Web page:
Transition and insecurity share a close relationship in Afghanistan. This year’s ballot boxes and votes have been accompanied by bomb blasts and bullets on an almost daily basis. International attention almost always focuses on these highly visible – and highly newsworthy – events: suicide attacks, political change, the impending withdrawal of international forces. But amidst the whirlwind of chronic insecurity and uncertainty, life for the many millions of ordinary Afghans goes on.
As part of a recent study by the Secure Livelihoods Research Consortium, I spent some time in Kabul interviewing people working in the city’s tailoring sector. There is still much we do not know about how young people living in difficult places access jobs, and what it means for their lives once they secure employment; our paper sheds some light on these questions, and – together with the images below – offers a glimpse of everyday economic life in one of the world’s most volatile places.
Tailoring is one of the country’s most important sectors for those living in urban areas: it is the largest employer of urban women and the fourth largest of urban men.
High numbers of young people work in tailoring. Many start out in the profession at an early age, often due to economic hardship at home.
For most, access to an apprenticeship depends on social networks. Young apprentices are often introduced to their ‘teacher’ through family connections.
The tailoring scheme is widespread in Kabul. While most become ‘qualified’ after three years, some young men can work as low-paid apprentices for nearly a decade.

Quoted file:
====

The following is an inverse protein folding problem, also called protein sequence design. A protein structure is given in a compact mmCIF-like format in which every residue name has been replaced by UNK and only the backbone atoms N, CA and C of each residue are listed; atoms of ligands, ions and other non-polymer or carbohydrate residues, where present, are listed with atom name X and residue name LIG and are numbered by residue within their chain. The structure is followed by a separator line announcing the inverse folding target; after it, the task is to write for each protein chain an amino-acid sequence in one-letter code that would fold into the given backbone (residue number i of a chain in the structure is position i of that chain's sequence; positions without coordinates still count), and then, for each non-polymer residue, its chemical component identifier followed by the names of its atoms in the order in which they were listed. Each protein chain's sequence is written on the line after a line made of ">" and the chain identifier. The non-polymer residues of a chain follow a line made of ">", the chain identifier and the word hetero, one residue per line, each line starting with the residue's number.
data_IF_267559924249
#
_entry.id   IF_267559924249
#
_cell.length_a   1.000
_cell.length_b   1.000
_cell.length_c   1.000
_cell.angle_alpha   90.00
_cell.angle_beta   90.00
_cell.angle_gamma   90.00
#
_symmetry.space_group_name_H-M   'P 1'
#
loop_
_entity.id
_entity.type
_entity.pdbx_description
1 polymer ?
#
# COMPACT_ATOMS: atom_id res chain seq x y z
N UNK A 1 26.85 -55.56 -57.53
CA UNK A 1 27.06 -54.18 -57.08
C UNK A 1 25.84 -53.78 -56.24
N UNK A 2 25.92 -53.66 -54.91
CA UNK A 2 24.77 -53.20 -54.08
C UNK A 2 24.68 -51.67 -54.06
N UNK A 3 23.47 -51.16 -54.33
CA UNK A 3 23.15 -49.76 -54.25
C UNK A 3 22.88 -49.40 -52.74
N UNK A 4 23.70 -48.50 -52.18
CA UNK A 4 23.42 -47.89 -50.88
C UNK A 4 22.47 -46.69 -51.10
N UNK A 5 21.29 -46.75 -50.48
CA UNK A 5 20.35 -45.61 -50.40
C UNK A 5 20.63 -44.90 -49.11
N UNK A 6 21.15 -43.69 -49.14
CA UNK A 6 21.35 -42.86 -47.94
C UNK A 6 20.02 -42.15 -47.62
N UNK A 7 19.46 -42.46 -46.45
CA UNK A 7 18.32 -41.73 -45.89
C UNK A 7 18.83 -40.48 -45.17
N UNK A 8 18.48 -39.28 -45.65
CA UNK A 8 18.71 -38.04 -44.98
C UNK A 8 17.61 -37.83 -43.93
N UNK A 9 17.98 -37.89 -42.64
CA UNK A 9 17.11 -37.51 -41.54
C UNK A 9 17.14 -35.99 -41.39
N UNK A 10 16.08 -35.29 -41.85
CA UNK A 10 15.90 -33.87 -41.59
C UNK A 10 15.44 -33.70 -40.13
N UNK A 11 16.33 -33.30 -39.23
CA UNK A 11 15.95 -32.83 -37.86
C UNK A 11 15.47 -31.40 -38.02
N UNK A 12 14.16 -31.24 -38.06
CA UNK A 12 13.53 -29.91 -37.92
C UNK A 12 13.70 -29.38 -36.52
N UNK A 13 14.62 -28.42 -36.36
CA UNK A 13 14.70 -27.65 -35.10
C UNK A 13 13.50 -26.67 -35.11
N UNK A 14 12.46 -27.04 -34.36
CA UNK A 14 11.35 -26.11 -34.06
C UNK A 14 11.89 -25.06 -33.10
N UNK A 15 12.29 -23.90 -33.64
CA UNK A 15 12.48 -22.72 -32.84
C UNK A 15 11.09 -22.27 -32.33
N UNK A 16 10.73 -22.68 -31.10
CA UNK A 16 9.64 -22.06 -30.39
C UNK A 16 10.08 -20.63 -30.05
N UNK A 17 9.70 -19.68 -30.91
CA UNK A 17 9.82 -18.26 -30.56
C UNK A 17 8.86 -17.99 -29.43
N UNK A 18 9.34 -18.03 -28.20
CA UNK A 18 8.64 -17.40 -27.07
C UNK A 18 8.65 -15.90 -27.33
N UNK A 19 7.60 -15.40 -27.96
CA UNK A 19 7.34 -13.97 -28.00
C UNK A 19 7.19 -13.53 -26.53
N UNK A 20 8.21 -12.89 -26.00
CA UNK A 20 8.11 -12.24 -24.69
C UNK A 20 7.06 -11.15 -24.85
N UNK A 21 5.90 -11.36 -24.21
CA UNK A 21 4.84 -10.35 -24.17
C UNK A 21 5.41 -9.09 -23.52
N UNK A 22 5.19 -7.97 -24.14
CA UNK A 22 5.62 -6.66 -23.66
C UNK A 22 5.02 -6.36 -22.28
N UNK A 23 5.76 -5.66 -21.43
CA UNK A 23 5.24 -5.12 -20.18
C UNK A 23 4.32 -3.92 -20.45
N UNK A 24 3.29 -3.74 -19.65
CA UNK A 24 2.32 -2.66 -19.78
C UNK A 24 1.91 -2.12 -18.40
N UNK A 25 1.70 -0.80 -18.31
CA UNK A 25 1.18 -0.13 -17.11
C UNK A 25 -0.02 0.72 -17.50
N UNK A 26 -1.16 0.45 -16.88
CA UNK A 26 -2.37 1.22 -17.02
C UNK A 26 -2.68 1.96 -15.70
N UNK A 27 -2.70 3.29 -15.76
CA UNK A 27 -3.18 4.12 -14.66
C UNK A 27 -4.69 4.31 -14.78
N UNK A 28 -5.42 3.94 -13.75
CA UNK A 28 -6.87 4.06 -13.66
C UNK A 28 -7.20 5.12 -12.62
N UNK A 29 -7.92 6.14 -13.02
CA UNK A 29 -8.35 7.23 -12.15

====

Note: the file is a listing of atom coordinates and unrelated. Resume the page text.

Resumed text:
Young people’s participation is often viewed by elders as positive – having one’s son in the shop all day keeps them off the streets and under a parent’s eye.
Tailoring is deeply gendered and the labour market works differently for young men and women. Deeply embedded ideas about what is deemed acceptable behaviour often prohibit women’s participation.
Female tailors typically work within the private space of the household. As a male interviewer, limits on my interactions with female tailors resulted in the male-dominated series of photographs seen here.
However, Jawid, a shopkeeper, explains that his dream is for his eldest daughter to take over the family tailoring business one day.
Labour markets are dynamic spaces. Cheaper, ready-to-wear clothes are already coming in from China and Turkey, tempting away local customers. Similarly, the uncertainty of 2014 is affecting people’s spending behaviour: most tailors we spoke to felt Afghans have been spending less, concerned more with the future of their country than a new suit or dress. The next few years will have profound effects on Kabul’s tailors.
Some names have been changed.
Rich Mallett is a researcher with the Secure Livelihoods Research Consortium (@SLRCtweet), based in London, UK. He can be reached @rich_mallett.